Probing stellar evolution through spectroscopy of horizontal branch stars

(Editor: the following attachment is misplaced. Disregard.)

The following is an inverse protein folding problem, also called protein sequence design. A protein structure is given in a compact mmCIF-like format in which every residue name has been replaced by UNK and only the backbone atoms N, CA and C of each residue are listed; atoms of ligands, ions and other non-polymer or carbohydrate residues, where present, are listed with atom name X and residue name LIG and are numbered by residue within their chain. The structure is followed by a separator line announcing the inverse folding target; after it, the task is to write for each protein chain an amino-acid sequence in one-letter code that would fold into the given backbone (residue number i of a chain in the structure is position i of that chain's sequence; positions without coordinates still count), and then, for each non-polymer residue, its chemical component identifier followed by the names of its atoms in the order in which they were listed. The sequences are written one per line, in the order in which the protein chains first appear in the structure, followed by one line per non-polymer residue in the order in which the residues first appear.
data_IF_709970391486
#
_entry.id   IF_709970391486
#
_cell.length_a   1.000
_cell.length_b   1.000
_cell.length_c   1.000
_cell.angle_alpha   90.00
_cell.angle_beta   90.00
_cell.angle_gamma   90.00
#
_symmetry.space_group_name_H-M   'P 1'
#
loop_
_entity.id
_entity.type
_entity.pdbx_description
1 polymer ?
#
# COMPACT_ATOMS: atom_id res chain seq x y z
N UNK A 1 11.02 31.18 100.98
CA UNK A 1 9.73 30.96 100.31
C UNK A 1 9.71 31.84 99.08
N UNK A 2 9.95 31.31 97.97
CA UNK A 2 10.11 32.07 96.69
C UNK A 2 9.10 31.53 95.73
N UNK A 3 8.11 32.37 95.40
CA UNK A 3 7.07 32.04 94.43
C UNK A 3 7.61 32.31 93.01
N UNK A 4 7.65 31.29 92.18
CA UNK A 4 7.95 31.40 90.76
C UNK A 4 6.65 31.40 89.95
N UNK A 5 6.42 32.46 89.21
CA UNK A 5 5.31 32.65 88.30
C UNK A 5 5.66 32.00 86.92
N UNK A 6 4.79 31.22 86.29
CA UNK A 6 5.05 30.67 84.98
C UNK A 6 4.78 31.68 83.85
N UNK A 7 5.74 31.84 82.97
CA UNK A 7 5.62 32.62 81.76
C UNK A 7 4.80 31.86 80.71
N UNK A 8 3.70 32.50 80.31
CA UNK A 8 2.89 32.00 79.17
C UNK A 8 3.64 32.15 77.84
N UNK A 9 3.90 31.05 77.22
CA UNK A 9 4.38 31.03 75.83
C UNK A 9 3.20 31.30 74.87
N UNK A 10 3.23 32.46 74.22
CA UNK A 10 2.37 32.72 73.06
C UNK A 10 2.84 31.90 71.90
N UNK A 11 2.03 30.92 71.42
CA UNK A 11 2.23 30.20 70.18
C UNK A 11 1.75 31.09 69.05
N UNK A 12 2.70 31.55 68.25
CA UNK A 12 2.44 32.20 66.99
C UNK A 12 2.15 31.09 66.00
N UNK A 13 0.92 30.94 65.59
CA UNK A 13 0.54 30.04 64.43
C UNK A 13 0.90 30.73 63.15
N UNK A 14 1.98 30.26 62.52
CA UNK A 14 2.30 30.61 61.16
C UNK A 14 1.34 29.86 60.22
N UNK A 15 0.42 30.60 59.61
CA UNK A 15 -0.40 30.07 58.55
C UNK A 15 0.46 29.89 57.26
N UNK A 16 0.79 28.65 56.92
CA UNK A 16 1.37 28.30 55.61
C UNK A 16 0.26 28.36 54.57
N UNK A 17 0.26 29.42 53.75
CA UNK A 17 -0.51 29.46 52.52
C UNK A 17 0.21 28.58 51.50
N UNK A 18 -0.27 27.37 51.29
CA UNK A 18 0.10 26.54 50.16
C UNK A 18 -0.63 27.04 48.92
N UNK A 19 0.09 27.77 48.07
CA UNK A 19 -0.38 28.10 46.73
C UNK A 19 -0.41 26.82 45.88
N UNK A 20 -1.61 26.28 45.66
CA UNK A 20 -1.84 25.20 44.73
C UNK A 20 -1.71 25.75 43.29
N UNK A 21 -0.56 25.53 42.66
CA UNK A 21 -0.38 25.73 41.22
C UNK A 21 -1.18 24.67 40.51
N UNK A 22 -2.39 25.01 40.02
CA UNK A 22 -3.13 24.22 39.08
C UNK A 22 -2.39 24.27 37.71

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This dissertation describes a new detailed abundance study of field red horizontal branch stars, RR Lyrae stars and blue horizontal branch stars. To carry out this study, we obtained high-resolution and high signal-to-noise ratio echelle spectra at the McDonald observatory and Las Campanas Observatory. In addition, new pulsational emphemerides were derived to analyze the spectra of RR Lyrae stars throughout the pulsational cycles. We find that the abundance ratios are generally consistent with those of field stars of similar metallicity in different evolutionary stages and throughout the pulsational cycles for RR Lyrae stars. We also estimated the red and blue edges of the RR Lyrae instability strip using the derived effective temperatures of RHB and BHB stars. New variations between microturbulence and effective temperature are found among the HB population. For the first time the variation of microturbulence as a function of phase is empirically shown to be similar to the theoretical calculations. Finally, through the study of a rare eclipsing sdB and M dwarf binary, we discovered an unusually low mass for this type of HB star, which observationally proved the existence of a new group of low-mass sdB stars that was theoretically predicted in the past.